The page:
The world over, democracies witness citizens' groups, trade associations, and partisan groupings advocating their policy preferences to federal and regional governments. India is no exception; with a massive backlog of economic and human development goals, the country sees thousands of citizen formations taking shape and dissolving regularly. Some wish to protect labour, some the environment, and so forth. Some demands reach the doorstep of government; during the past few years we have seen several reform measures being recommended to governments by task forces as well as by citizens groups and councils directly.

How well is all this networking and advocacy working? A report card for Indian development advocacy, considering the full range of social and economic issues, would be handy, but compiling such a document - and summarizing it meaningfully is a lengthy task. Here, we look at select recent examples that give us some flavour of the gaps between civil society advocacy and real change.

The National Advisory Council is considered by many to be the apex advocacy body in the nation. Some of its members are powerful voices in their respective spheres: Aruna Roy for the right to information, Jean Dreze for food security, and Jayaprakash Narayan for governance reform. Each of these individuals has led and advocated progress abundantly for many years through non-government organizations and movements. In bringing them and other equally respected leaders together, the NAC has consolidated development advocacy in a manner not seen in recent times. And with Sonia Gandhi chairing it, the body's work may even carry a political momentum that is sometimes absent in non-government demands for change.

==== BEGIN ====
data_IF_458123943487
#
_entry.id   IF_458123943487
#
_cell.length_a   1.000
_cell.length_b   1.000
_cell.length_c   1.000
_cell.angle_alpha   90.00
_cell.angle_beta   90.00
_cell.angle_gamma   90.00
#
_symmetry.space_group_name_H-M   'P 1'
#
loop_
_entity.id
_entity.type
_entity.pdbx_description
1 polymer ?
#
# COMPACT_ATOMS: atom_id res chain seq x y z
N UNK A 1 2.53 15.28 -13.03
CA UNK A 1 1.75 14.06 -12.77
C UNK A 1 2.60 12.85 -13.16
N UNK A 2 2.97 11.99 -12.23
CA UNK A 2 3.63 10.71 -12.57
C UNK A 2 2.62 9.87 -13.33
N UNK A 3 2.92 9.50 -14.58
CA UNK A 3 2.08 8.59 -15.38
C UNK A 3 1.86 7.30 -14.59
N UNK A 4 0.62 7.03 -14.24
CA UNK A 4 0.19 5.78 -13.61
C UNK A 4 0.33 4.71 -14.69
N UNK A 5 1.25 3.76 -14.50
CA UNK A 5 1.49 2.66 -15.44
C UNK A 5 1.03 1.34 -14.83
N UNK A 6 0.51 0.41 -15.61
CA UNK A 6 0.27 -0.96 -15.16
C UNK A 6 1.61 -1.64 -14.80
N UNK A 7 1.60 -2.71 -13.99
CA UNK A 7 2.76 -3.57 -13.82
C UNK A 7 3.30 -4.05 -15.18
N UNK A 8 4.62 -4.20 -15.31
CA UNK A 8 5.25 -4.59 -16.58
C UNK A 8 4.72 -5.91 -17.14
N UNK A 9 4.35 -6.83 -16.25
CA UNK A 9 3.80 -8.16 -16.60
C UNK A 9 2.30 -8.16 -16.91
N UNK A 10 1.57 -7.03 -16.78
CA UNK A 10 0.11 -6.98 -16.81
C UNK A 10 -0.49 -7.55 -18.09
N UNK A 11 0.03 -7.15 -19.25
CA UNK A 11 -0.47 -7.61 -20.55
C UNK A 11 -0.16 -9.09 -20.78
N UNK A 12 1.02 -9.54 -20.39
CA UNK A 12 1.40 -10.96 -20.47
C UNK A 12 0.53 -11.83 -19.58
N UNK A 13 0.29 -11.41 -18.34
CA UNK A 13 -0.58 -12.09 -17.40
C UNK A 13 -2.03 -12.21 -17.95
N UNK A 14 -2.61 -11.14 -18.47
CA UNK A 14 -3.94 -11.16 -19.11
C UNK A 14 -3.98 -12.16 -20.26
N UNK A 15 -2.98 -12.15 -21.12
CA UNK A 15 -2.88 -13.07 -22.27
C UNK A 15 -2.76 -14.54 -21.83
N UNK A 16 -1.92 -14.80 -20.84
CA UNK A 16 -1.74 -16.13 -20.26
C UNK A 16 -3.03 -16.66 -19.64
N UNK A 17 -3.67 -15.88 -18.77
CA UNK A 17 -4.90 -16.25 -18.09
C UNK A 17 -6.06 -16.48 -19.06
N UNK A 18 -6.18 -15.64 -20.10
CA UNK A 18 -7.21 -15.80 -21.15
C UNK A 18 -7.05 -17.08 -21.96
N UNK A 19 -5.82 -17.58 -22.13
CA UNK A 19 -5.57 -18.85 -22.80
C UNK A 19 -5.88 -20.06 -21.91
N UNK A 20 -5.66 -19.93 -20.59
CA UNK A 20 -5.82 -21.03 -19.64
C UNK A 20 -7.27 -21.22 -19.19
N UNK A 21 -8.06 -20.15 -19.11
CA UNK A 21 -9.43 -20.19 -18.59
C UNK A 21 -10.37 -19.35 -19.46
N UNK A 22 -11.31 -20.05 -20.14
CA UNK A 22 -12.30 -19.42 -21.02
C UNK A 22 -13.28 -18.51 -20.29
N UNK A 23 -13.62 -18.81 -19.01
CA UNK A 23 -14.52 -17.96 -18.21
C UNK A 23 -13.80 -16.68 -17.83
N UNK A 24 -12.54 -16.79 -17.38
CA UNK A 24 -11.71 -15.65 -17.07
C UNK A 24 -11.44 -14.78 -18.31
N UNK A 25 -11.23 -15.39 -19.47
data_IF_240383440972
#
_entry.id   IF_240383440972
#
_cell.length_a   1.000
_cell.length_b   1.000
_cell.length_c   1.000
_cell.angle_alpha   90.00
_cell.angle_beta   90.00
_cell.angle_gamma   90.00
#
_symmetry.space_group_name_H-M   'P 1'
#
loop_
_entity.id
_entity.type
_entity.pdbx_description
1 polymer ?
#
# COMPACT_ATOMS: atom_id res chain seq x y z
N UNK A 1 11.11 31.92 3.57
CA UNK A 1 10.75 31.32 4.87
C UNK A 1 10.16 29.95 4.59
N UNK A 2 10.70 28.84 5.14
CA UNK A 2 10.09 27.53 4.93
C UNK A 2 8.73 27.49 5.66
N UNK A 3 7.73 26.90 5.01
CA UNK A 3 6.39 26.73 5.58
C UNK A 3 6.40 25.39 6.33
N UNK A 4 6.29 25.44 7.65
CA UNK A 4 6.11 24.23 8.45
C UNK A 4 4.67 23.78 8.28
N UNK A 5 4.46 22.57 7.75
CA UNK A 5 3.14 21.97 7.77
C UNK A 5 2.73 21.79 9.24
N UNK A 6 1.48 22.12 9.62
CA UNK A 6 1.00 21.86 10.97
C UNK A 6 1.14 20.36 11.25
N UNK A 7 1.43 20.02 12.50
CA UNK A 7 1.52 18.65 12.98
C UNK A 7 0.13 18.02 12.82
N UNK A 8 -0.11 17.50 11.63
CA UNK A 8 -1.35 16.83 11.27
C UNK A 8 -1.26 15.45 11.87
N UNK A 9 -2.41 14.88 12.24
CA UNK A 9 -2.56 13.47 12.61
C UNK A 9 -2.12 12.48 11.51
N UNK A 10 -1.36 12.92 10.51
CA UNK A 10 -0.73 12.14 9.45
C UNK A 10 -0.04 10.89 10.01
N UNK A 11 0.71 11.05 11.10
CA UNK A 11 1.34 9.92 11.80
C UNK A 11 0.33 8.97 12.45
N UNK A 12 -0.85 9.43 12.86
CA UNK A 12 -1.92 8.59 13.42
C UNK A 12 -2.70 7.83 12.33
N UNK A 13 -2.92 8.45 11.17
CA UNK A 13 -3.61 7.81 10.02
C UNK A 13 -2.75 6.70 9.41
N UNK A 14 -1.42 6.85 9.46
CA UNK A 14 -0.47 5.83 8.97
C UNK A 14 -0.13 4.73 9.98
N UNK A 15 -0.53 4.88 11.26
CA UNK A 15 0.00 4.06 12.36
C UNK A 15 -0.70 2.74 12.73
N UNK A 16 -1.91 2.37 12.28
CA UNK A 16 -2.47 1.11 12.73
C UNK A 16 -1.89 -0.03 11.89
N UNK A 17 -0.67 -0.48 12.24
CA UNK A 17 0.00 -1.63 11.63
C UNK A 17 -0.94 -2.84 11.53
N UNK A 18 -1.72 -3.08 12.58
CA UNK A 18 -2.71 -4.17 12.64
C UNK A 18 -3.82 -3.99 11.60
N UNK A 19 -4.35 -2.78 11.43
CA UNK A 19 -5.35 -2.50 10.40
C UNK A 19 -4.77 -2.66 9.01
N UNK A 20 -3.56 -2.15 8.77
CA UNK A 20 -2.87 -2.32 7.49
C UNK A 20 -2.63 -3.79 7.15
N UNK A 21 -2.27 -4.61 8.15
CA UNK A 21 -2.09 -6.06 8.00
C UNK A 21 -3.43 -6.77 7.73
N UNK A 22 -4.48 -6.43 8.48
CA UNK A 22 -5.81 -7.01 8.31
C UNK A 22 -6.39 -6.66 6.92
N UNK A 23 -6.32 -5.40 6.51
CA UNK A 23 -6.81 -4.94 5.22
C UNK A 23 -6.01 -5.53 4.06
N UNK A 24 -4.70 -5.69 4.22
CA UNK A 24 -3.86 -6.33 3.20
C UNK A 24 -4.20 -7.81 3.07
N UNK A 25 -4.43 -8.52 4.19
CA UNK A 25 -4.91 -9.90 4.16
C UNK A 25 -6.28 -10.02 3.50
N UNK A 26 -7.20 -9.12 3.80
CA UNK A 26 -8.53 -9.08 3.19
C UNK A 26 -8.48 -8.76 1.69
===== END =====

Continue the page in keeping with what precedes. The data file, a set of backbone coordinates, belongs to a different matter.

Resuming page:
So when the NAC sent three major recommendations - spanning transparency in government, employment guarantees, and health sector reforms - to the government, people did take notice. And yet, it is widely recognised that this is only one step in a long journey. The council's draft RTI law is already facing opposition in the administrative services. Similarly, there is no sign (yet) of a politically agreeable way for the nation to find the money for rural employment guarantees. These hurdles clearly show that it is one thing to for the best minds to advocate for the public good, but at this time neither Sonia Gandhi nor the Prime Minister has convinced the public that the thrust of the NAC's advocacy will find its way into policy and actual outcomes.

A second lesson comes from studying the advocacy for a community radio (CR) policy. For nearly a decade most NGOs advocated that the government allow communities (especially rural ones) to own and manage their radio stations. Successive governments have held off, concerned that CR in rural hands may lead to 'communal' flareups. But the pressure remained, and since 2002 New Delhi has started acting.